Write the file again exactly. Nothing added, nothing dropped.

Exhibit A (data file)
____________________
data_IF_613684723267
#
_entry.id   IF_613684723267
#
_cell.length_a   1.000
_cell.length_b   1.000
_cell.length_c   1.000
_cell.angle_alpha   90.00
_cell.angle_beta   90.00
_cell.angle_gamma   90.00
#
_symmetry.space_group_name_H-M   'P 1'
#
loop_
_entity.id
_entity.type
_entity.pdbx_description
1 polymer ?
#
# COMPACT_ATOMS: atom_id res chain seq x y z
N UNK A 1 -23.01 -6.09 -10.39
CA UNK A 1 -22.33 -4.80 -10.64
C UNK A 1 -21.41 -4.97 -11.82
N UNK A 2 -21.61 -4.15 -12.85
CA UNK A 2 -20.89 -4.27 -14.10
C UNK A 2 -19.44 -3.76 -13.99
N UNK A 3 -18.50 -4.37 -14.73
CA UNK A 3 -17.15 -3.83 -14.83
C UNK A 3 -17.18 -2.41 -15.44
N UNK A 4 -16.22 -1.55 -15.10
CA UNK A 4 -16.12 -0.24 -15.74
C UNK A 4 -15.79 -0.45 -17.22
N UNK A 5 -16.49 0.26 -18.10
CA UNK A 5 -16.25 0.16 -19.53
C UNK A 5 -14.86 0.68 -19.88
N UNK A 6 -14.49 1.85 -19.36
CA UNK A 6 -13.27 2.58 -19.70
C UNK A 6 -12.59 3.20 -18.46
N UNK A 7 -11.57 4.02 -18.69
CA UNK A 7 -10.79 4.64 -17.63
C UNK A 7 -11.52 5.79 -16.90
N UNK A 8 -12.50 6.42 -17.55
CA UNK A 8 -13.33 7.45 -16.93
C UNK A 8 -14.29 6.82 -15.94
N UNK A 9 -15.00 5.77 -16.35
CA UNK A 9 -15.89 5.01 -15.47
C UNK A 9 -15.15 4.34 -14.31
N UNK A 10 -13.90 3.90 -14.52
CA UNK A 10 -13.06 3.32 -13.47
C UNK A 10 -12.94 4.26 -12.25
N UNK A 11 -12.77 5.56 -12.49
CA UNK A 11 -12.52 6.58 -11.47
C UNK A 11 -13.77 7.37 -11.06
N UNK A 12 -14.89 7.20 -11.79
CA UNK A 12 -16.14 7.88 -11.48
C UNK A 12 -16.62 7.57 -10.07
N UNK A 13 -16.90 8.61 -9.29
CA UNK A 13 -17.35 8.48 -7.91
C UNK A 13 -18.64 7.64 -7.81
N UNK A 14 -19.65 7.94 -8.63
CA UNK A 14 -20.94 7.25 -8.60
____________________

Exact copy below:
data_IF_613684723267
#
_entry.id   IF_613684723267
#
_cell.length_a   1.000
_cell.length_b   1.000
_cell.length_c   1.000
_cell.angle_alpha   90.00
_cell.angle_beta   90.00
_cell.angle_gamma   90.00
#
_symmetry.space_group_name_H-M   'P 1'
#
loop_
_entity.id
_entity.type
_entity.pdbx_description
1 polymer ?
#
# COMPACT_ATOMS: atom_id res chain seq x y z
N UNK A 1 -23.01 -6.09 -10.39
CA UNK A 1 -22.33 -4.80 -10.64
C UNK A 1 -21.41 -4.97 -11.82
N UNK A 2 -21.61 -4.15 -12.85
CA UNK A 2 -20.89 -4.27 -14.10
C UNK A 2 -19.44 -3.76 -13.99
N UNK A 3 -18.50 -4.37 -14.73
CA UNK A 3 -17.15 -3.83 -14.83
C UNK A 3 -17.18 -2.41 -15.44
N UNK A 4 -16.22 -1.55 -15.10
CA UNK A 4 -16.12 -0.24 -15.74
C UNK A 4 -15.79 -0.45 -17.22
N UNK A 5 -16.49 0.26 -18.10
CA UNK A 5 -16.25 0.16 -19.53
C UNK A 5 -14.86 0.68 -19.88
N UNK A 6 -14.49 1.85 -19.36
CA UNK A 6 -13.27 2.58 -19.70
C UNK A 6 -12.59 3.20 -18.46
N UNK A 7 -11.57 4.02 -18.69
CA UNK A 7 -10.79 4.64 -17.63
C UNK A 7 -11.52 5.79 -16.90
N UNK A 8 -12.50 6.42 -17.55
CA UNK A 8 -13.33 7.45 -16.93
C UNK A 8 -14.29 6.82 -15.94
N UNK A 9 -15.00 5.77 -16.35
CA UNK A 9 -15.89 5.01 -15.47
C UNK A 9 -15.15 4.34 -14.31
N UNK A 10 -13.90 3.90 -14.52
CA UNK A 10 -13.06 3.32 -13.47
C UNK A 10 -12.94 4.26 -12.25
N UNK A 11 -12.77 5.56 -12.49
CA UNK A 11 -12.52 6.58 -11.47
C UNK A 11 -13.77 7.37 -11.06
N UNK A 12 -14.89 7.20 -11.79
CA UNK A 12 -16.14 7.88 -11.48
C UNK A 12 -16.62 7.57 -10.07
N UNK A 13 -16.90 8.61 -9.29
CA UNK A 13 -17.35 8.48 -7.91
C UNK A 13 -18.64 7.64 -7.81
N UNK A 14 -19.65 7.94 -8.63
CA UNK A 14 -20.94 7.25 -8.60